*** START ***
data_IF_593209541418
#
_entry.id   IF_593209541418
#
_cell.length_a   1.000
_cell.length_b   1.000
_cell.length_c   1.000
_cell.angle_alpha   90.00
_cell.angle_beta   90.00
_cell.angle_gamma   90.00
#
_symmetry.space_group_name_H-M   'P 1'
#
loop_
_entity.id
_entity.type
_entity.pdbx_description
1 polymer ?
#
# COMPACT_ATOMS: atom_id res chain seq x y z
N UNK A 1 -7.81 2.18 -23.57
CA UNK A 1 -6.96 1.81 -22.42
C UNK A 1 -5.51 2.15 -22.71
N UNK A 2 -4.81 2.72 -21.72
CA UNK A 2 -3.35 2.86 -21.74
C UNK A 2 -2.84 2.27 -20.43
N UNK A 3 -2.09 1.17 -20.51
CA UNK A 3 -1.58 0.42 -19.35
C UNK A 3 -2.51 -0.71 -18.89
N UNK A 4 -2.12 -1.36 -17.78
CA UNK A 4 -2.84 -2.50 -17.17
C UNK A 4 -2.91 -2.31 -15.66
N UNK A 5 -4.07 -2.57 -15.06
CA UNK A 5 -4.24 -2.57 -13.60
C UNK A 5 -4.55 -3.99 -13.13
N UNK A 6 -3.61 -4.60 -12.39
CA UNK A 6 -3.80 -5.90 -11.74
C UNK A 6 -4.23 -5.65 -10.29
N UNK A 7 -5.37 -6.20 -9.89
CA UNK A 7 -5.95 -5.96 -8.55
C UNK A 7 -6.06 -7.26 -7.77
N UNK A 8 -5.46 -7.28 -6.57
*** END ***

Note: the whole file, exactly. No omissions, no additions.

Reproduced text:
data_IF_593209541418
#
_entry.id   IF_593209541418
#
_cell.length_a   1.000
_cell.length_b   1.000
_cell.length_c   1.000
_cell.angle_alpha   90.00
_cell.angle_beta   90.00
_cell.angle_gamma   90.00
#
_symmetry.space_group_name_H-M   'P 1'
#
loop_
_entity.id
_entity.type
_entity.pdbx_description
1 polymer ?
#
# COMPACT_ATOMS: atom_id res chain seq x y z
N UNK A 1 -7.81 2.18 -23.57
CA UNK A 1 -6.96 1.81 -22.42
C UNK A 1 -5.51 2.15 -22.71
N UNK A 2 -4.81 2.72 -21.72
CA UNK A 2 -3.35 2.86 -21.74
C UNK A 2 -2.84 2.27 -20.43
N UNK A 3 -2.09 1.17 -20.51
CA UNK A 3 -1.58 0.42 -19.35
C UNK A 3 -2.51 -0.71 -18.89
N UNK A 4 -2.12 -1.36 -17.78
CA UNK A 4 -2.84 -2.50 -17.17
C UNK A 4 -2.91 -2.31 -15.66
N UNK A 5 -4.07 -2.57 -15.06
CA UNK A 5 -4.24 -2.57 -13.60
C UNK A 5 -4.55 -3.99 -13.13
N UNK A 6 -3.61 -4.60 -12.39
CA UNK A 6 -3.80 -5.90 -11.74
C UNK A 6 -4.23 -5.65 -10.29
N UNK A 7 -5.37 -6.20 -9.89
CA UNK A 7 -5.95 -5.96 -8.55
C UNK A 7 -6.06 -7.26 -7.77
N UNK A 8 -5.46 -7.28 -6.57